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J.P. Morgan Agrees to Pay $6 Million Fine for Improper IPO Commissions

By Walter Hamilton
LOS ANGELES TIMES -- NEW YORK

J.P. Morgan Chase & Co. agreed Thursday to pay a $6 million fine for taking oversized trading commissions from investors who bought shares of initial public stock offerings through its San Francisco-based investment bankers.

Securities regulators alleged that the country’s second-largest banking company improperly shared in the profits of its IPO customers by accepting commissions of as much as 20 times the prevailing rate. The investors were primarily institutions such as hedge funds.

The alleged infractions were committed by Hambrecht & Quist, a small San Francisco investment bank that J.P. Morgan acquired in late 1999. H&Q was one of a handful of San Francisco-based technology-investment firms that was bought out by much larger rivals in the late 1990s.

The wrongdoing occurred from November 1999 through March 2000, when H&Q was lead manager on a dozen IPOs, including Immersion Corp. of San Jose, Calif., San Diego-based Websense Inc. and PFSweb Inc. of Plano, Texas.

The allegations against J.P. Morgan are similar to those lodged against FleetBoston Financial Corp. in January and Credit Suisse First Boston, a unit of Credit Suisse Group, early last year. FleetBoston paid $28 million to settle the probe of its company, while CSFB shelled out $100 million.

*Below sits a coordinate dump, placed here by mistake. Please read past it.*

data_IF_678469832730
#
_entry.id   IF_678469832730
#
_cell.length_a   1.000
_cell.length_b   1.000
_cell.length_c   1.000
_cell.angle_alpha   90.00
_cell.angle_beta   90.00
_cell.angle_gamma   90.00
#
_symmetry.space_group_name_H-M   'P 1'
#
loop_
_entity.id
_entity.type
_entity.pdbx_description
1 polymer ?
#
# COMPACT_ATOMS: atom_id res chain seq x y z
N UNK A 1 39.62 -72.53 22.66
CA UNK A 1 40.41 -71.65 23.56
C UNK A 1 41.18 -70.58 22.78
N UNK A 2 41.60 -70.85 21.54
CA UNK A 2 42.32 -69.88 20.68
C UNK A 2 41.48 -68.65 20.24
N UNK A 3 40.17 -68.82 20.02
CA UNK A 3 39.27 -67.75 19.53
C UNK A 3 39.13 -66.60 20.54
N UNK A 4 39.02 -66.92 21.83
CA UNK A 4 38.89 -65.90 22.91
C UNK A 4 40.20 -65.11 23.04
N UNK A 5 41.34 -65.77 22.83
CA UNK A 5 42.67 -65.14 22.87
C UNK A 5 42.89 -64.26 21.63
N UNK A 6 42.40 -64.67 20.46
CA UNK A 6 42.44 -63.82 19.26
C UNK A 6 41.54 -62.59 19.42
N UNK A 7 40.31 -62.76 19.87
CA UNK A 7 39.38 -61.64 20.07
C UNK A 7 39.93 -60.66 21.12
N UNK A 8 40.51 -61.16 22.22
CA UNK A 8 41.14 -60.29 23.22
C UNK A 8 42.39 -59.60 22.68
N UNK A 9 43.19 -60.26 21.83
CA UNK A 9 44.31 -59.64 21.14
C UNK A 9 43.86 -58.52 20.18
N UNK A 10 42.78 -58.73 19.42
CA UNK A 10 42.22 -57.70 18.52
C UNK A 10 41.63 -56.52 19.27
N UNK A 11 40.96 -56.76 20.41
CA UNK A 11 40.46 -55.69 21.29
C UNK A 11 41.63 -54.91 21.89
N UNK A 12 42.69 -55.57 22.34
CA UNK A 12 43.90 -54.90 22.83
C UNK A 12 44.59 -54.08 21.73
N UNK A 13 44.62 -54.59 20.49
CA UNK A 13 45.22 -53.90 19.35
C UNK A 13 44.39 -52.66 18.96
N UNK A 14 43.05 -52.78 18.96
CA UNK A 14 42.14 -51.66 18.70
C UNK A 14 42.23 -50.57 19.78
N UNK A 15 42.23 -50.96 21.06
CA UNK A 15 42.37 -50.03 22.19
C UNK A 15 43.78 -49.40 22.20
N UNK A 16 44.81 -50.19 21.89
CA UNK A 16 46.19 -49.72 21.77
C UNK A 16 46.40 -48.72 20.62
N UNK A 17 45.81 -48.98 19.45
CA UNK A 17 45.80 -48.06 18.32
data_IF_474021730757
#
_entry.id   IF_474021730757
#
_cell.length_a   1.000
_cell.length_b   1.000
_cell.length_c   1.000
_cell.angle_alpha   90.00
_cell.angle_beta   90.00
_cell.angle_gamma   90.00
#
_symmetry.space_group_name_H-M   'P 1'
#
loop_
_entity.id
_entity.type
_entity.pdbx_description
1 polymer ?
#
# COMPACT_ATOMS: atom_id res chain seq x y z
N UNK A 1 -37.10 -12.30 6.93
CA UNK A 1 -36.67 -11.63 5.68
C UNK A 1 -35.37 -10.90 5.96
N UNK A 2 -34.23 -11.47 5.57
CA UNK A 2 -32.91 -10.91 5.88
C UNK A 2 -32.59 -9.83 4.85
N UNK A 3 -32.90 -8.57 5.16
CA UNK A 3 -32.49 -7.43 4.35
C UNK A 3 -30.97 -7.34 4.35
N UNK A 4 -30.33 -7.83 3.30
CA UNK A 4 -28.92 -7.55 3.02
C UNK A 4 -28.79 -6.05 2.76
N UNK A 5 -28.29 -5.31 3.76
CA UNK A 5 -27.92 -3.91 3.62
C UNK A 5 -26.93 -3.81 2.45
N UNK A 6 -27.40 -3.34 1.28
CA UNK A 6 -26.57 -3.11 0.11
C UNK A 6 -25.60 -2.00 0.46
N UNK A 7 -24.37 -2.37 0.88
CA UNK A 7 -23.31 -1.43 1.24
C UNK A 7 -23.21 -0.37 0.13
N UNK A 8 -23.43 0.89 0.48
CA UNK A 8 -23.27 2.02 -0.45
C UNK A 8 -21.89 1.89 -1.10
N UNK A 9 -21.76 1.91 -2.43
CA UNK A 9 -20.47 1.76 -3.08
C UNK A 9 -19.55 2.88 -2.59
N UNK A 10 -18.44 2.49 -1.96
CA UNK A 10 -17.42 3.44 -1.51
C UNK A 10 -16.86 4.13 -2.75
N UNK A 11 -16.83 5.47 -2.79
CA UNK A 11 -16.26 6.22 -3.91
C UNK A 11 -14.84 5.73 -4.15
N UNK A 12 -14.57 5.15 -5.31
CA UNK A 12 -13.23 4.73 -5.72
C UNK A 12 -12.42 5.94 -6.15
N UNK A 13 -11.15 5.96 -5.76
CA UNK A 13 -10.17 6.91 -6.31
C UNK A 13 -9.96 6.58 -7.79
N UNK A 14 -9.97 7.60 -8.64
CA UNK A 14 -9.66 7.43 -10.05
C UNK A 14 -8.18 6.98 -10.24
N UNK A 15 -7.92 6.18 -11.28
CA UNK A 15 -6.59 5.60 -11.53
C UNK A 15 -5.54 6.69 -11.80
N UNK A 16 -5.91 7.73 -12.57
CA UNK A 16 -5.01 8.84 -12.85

The fines grew out of a wide-ranging investigation by securities regulator NASD -- formerly the National Assn. of Securities Dealers -- into whether major Wall Street firms took kickbacks from investors seeking lucrative IPO shares.

In its settlement, J.P. Morgan neither admitted nor denied guilt.

A spokesman for the company said customers were not asked to pay inflated commissions.

“The NASD did not make any charges claiming that H&Q or any employee of H&Q ever demanded or requested payments for IPO shares,” the spokesman said. “Some clients may have placed more trades with H&Q or voluntarily paid higher commissions in order to be viewed as higher revenue customers, but not at the company’s request.”

According to the NASD, the outsized commissions weren’t paid on the IPO transactions. Rather, investors buying IPO shares paid inflated commissions to buy other stocks that were more widely traded. More than 90 customers forked over commissions as high as $1.25 a share, compared with the normal rate of 6 cents, the NASD said.

In one instance, the NASD said, J.P. Morgan’s commission revenue surged to $2.2 million on the day one IPO began trading, up from $590,000 a day earlier.

One investor paid $575,000 in commissions that normally would have been less than $85,000, the NASD said.